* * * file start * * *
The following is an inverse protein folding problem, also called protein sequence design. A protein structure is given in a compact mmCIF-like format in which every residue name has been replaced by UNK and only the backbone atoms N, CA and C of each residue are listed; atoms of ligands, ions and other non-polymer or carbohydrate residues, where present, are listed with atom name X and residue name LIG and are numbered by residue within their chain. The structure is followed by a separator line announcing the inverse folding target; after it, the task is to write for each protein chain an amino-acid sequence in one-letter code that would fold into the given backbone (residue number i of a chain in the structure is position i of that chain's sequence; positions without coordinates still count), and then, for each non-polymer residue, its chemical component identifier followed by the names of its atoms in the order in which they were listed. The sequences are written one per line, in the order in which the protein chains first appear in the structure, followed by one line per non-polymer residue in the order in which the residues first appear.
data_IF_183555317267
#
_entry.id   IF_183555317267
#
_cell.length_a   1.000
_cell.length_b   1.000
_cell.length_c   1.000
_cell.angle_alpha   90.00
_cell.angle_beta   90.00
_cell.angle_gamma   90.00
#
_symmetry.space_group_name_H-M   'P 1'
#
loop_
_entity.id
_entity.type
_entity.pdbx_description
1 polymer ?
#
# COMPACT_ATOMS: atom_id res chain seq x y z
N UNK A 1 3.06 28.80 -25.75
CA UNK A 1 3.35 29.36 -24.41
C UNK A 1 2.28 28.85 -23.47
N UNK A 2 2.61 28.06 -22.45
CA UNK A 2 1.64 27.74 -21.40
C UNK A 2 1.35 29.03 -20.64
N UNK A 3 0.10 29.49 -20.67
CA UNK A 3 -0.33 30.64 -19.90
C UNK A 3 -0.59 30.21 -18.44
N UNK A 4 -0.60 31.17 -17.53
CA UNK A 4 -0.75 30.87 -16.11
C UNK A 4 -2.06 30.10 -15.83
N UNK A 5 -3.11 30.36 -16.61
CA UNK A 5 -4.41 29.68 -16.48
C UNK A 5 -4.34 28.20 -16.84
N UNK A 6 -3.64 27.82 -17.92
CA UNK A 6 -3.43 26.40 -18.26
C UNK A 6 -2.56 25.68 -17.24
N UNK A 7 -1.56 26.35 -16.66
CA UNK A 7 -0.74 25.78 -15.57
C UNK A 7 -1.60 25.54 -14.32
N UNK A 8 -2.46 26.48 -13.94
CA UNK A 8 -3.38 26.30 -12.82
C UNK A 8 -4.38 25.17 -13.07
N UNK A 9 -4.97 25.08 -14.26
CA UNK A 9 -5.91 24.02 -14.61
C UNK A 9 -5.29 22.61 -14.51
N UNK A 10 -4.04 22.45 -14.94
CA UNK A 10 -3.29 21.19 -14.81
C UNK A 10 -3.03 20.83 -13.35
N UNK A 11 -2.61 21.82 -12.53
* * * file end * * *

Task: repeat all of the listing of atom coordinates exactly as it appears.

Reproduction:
The following is an inverse protein folding problem, also called protein sequence design. A protein structure is given in a compact mmCIF-like format in which every residue name has been replaced by UNK and only the backbone atoms N, CA and C of each residue are listed; atoms of ligands, ions and other non-polymer or carbohydrate residues, where present, are listed with atom name X and residue name LIG and are numbered by residue within their chain. The structure is followed by a separator line announcing the inverse folding target; after it, the task is to write for each protein chain an amino-acid sequence in one-letter code that would fold into the given backbone (residue number i of a chain in the structure is position i of that chain's sequence; positions without coordinates still count), and then, for each non-polymer residue, its chemical component identifier followed by the names of its atoms in the order in which they were listed. The sequences are written one per line, in the order in which the protein chains first appear in the structure, followed by one line per non-polymer residue in the order in which the residues first appear.
data_IF_183555317267
#
_entry.id   IF_183555317267
#
_cell.length_a   1.000
_cell.length_b   1.000
_cell.length_c   1.000
_cell.angle_alpha   90.00
_cell.angle_beta   90.00
_cell.angle_gamma   90.00
#
_symmetry.space_group_name_H-M   'P 1'
#
loop_
_entity.id
_entity.type
_entity.pdbx_description
1 polymer ?
#
# COMPACT_ATOMS: atom_id res chain seq x y z
N UNK A 1 3.06 28.80 -25.75
CA UNK A 1 3.35 29.36 -24.41
C UNK A 1 2.28 28.85 -23.47
N UNK A 2 2.61 28.06 -22.45
CA UNK A 2 1.64 27.74 -21.40
C UNK A 2 1.35 29.03 -20.64
N UNK A 3 0.10 29.49 -20.67
CA UNK A 3 -0.33 30.64 -19.90
C UNK A 3 -0.59 30.21 -18.44
N UNK A 4 -0.60 31.17 -17.53
CA UNK A 4 -0.75 30.87 -16.11
C UNK A 4 -2.06 30.10 -15.83
N UNK A 5 -3.11 30.36 -16.61
CA UNK A 5 -4.41 29.68 -16.48
C UNK A 5 -4.34 28.20 -16.84
N UNK A 6 -3.64 27.82 -17.92
CA UNK A 6 -3.43 26.40 -18.26
C UNK A 6 -2.56 25.68 -17.24
N UNK A 7 -1.56 26.35 -16.66
CA UNK A 7 -0.74 25.78 -15.57
C UNK A 7 -1.60 25.54 -14.32
N UNK A 8 -2.46 26.48 -13.94
CA UNK A 8 -3.38 26.30 -12.82
C UNK A 8 -4.38 25.17 -13.07
N UNK A 9 -4.97 25.08 -14.26
CA UNK A 9 -5.91 24.02 -14.61
C UNK A 9 -5.29 22.61 -14.51
N UNK A 10 -4.04 22.45 -14.94
CA UNK A 10 -3.29 21.19 -14.81
C UNK A 10 -3.03 20.83 -13.35
N UNK A 11 -2.61 21.82 -12.53